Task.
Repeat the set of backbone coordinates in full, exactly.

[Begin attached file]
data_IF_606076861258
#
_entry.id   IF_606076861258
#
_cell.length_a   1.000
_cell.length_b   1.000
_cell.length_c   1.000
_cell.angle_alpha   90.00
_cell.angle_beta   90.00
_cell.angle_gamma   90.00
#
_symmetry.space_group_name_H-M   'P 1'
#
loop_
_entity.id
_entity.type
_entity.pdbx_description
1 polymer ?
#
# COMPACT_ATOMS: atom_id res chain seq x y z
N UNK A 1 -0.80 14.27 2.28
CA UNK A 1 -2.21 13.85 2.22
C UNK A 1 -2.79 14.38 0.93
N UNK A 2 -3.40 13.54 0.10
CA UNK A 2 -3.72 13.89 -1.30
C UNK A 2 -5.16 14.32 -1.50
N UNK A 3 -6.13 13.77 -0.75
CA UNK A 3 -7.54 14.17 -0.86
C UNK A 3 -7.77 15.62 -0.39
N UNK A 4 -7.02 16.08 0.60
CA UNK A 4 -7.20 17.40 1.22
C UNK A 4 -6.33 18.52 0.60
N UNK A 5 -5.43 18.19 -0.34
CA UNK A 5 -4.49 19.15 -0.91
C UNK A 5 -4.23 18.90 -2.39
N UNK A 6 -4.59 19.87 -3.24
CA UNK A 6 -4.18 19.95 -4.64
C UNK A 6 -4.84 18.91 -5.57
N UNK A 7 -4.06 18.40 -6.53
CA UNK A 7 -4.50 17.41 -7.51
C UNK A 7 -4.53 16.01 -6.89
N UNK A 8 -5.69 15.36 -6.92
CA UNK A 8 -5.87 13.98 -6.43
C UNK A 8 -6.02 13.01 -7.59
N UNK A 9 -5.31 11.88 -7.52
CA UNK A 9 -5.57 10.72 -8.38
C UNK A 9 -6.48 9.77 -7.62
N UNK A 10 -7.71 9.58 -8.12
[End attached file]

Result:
data_IF_606076861258
#
_entry.id   IF_606076861258
#
_cell.length_a   1.000
_cell.length_b   1.000
_cell.length_c   1.000
_cell.angle_alpha   90.00
_cell.angle_beta   90.00
_cell.angle_gamma   90.00
#
_symmetry.space_group_name_H-M   'P 1'
#
loop_
_entity.id
_entity.type
_entity.pdbx_description
1 polymer ?
#
# COMPACT_ATOMS: atom_id res chain seq x y z
N UNK A 1 -0.80 14.27 2.28
CA UNK A 1 -2.21 13.85 2.22
C UNK A 1 -2.79 14.38 0.93
N UNK A 2 -3.40 13.54 0.10
CA UNK A 2 -3.72 13.89 -1.30
C UNK A 2 -5.16 14.32 -1.50
N UNK A 3 -6.13 13.77 -0.75
CA UNK A 3 -7.54 14.17 -0.86
C UNK A 3 -7.77 15.62 -0.39
N UNK A 4 -7.02 16.08 0.60
CA UNK A 4 -7.20 17.40 1.22
C UNK A 4 -6.33 18.52 0.60
N UNK A 5 -5.43 18.19 -0.34
CA UNK A 5 -4.49 19.15 -0.91
C UNK A 5 -4.23 18.90 -2.39
N UNK A 6 -4.59 19.87 -3.24
CA UNK A 6 -4.18 19.95 -4.64
C UNK A 6 -4.84 18.91 -5.57
N UNK A 7 -4.06 18.40 -6.53
CA UNK A 7 -4.50 17.41 -7.51
C UNK A 7 -4.53 16.01 -6.89
N UNK A 8 -5.69 15.36 -6.92
CA UNK A 8 -5.87 13.98 -6.43
C UNK A 8 -6.02 13.01 -7.59
N UNK A 9 -5.31 11.88 -7.52
CA UNK A 9 -5.57 10.72 -8.38
C UNK A 9 -6.48 9.77 -7.62
N UNK A 10 -7.71 9.58 -8.12